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Israel’s “Right to Exist” Is a Rhetorical Trap

No country has a right to exist, so what do people really mean when they say Israel does?

Zoltan Kluger/GPO/Getty Images
The flag of the future Jewish state is raised during a morning parade at a training base of the fledgling Israeli Defense Forces on April 27, 1948.

“There can be no genuine peace in the Middle East until the Arab states abandon the policy of hostility to Israel and show by deeds and words readiness to accept Israel’s right to exist,” Abba Eban, Israel’s ambassador to the United States, told the Overseas Writers Club in Washington in 1955. Sixty-six years later, Dani Dayan, the Israeli consul general in New York, wrote in The New York Times, “The day Palestinians accept Israel’s right to exist as the legitimate homeland of the Jewish people, a real peace process will begin.” Through the intervening years of wars, invasions, occupation, peace processes, and treaties, Israel’s right to exist has stubbornly endured. Just last month, the House of Representatives passed a resolution that “denying Israel’s right to exist is a form of antisemitism.” The phrase and its long history compels us to ask: What does it mean for a nation to “exist,” and who judges its right to do so?

Republican Congressman Chris Smith of New Jersey said recently that “Israel is the only state in the world whose fundamental right to exist, within any borders at all, is openly denied by other states.” But Israel is the only nation with a “right to exist,” as the phrase is not commonly attached to any other country. And that’s the tell: This is not a legal concept, but a political one, available for broad interpretation and rhetorical weaponization.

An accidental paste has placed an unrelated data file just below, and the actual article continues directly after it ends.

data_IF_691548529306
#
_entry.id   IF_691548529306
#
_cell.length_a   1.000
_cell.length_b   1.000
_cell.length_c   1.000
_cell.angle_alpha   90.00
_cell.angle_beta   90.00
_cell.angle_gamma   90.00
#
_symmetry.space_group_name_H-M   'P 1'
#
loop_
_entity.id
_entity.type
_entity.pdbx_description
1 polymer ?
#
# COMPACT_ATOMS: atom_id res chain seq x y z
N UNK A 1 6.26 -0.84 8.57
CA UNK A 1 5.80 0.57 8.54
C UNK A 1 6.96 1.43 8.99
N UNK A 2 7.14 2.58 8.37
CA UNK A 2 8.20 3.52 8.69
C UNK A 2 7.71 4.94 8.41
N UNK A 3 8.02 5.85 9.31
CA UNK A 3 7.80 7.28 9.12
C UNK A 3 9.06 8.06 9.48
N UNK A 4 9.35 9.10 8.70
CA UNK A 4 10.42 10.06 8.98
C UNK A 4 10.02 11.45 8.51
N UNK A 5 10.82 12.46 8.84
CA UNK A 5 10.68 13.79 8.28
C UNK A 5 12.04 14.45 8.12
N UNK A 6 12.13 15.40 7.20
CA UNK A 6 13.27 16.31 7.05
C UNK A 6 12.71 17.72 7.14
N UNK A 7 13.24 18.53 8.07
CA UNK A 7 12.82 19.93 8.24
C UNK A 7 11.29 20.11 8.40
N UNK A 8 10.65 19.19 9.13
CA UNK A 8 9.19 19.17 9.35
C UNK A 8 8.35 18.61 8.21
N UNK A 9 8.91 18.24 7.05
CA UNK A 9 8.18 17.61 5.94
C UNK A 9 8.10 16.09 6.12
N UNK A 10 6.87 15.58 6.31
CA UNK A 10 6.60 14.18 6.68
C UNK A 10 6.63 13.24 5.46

The “right to exist” as a nation is, as the Palestinian scholar Edward Said once wearily dismissed it, “a formula hitherto unknown in international or customary law.” Rights pertain to individuals, not countries. And universal rights can’t, by definition, belong to some peoples and not others. It’s one of the great ironies, then, of the Israel-Palestine conflict that Israel seems untouchable by international law as it actually exists—it suffers no sanctions for routine violations of Geneva Convention prohibitions against settlements in the occupied West Bank—but is so fulsomely protected by a statute of international law that is basically made up.

However intensely Israel feels under threat, its right to exist is meaningless as a matter of law. Its realest meaning is as a flexible piece of political rhetoric. One consistency in its use over the years is that Israel’s “right to exist” is always invoked negatively, as a thing someone somewhere denies or won’t accept. It’s most typically used to characterize Arab and Palestinian intransigence or dogmatism. After Israel’s resounding victory in the 1967 Six-Day War against Egypt, Syria, and Jordan, Egypt’s foreign minister told the press in obvious exasperation: